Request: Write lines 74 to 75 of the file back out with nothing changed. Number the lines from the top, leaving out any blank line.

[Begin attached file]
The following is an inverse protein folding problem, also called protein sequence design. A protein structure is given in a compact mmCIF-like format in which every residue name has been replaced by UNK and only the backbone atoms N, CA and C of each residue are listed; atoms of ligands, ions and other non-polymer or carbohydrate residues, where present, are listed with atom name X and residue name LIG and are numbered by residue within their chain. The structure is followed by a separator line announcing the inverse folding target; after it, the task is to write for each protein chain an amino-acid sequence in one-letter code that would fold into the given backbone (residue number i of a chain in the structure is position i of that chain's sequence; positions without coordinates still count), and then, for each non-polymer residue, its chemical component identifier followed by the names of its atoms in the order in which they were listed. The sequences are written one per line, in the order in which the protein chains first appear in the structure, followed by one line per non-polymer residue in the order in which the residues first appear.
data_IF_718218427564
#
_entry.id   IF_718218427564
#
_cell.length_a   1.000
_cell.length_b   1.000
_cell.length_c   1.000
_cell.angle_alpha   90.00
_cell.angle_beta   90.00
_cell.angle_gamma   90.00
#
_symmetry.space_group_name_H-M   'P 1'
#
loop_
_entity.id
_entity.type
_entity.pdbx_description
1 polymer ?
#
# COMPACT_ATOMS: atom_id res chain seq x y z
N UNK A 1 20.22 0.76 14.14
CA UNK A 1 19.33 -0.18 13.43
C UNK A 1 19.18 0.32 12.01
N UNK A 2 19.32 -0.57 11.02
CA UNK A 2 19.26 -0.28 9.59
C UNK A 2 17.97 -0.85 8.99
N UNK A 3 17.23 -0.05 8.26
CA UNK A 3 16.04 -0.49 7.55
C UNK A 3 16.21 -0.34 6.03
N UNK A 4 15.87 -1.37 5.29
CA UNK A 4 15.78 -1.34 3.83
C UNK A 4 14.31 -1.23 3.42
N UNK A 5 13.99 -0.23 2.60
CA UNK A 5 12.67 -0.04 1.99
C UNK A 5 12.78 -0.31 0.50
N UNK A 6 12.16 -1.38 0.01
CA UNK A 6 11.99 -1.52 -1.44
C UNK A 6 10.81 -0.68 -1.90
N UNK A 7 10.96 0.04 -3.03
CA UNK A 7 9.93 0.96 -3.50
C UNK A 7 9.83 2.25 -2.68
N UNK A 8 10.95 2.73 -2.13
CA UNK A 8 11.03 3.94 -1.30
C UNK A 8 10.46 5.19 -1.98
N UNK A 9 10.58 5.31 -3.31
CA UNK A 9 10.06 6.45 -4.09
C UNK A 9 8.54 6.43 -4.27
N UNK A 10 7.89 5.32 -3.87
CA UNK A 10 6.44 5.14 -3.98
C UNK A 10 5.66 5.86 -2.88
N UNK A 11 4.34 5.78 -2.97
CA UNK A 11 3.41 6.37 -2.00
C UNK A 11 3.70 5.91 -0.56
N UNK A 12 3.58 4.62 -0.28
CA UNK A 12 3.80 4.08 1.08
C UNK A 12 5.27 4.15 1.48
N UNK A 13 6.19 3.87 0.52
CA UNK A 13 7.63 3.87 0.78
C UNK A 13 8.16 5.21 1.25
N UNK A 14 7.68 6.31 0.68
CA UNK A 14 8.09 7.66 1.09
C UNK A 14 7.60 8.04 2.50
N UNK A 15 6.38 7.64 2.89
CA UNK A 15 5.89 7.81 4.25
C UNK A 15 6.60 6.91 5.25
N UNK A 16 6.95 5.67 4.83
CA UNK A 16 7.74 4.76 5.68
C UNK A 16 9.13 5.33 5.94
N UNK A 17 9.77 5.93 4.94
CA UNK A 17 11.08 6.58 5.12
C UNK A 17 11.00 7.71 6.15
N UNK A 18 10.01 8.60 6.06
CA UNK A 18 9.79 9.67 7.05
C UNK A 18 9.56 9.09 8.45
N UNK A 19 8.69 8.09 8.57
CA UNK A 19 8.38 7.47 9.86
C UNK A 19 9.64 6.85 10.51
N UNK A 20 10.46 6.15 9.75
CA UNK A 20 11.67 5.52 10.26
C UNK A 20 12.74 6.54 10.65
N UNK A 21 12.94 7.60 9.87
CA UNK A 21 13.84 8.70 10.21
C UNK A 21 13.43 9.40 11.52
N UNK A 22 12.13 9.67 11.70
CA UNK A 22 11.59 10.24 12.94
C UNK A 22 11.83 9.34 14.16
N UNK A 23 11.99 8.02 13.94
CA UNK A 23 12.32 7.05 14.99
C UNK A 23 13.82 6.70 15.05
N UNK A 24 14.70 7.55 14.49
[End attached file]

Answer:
CA UNK A 18 9.79 9.67 7.05
C UNK A 18 9.56 9.09 8.45